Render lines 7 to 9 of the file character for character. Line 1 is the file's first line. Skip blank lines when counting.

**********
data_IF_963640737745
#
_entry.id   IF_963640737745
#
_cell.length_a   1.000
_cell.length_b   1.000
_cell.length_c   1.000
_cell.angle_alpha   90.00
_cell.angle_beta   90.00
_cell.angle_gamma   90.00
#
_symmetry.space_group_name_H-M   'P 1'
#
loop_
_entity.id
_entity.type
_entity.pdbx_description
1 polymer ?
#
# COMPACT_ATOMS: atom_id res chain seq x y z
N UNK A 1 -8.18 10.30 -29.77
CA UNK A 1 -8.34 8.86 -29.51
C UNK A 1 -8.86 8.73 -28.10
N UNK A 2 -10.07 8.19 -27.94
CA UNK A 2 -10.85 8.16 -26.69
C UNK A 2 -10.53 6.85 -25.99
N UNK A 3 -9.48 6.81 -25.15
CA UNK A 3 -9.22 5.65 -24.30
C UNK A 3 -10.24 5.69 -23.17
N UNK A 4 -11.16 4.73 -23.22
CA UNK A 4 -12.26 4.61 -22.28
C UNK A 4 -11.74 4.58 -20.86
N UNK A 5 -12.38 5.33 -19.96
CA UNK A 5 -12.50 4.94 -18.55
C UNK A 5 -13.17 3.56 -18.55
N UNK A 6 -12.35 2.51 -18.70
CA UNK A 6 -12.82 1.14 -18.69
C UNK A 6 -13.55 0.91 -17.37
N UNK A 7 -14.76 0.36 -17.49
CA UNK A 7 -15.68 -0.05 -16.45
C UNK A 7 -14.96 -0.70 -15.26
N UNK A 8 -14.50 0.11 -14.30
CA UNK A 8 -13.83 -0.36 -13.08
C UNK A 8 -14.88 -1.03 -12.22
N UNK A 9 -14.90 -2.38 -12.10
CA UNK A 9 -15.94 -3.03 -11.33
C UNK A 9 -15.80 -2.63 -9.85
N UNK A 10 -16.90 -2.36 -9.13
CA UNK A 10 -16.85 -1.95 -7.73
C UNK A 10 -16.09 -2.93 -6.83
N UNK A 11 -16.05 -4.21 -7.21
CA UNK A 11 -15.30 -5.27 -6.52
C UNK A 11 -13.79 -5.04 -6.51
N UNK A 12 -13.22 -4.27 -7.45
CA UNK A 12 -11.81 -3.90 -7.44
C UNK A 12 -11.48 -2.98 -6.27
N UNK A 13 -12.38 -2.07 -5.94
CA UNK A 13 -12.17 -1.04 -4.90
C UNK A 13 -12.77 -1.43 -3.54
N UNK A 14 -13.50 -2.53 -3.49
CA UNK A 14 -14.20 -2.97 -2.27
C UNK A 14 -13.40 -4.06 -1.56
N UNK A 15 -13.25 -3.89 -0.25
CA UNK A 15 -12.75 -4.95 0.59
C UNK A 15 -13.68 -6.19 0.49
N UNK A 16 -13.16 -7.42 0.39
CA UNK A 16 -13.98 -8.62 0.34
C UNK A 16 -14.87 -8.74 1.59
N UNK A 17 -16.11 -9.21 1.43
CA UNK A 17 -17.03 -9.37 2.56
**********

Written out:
_cell.length_c   1.000
_cell.angle_alpha   90.00
_cell.angle_beta   90.00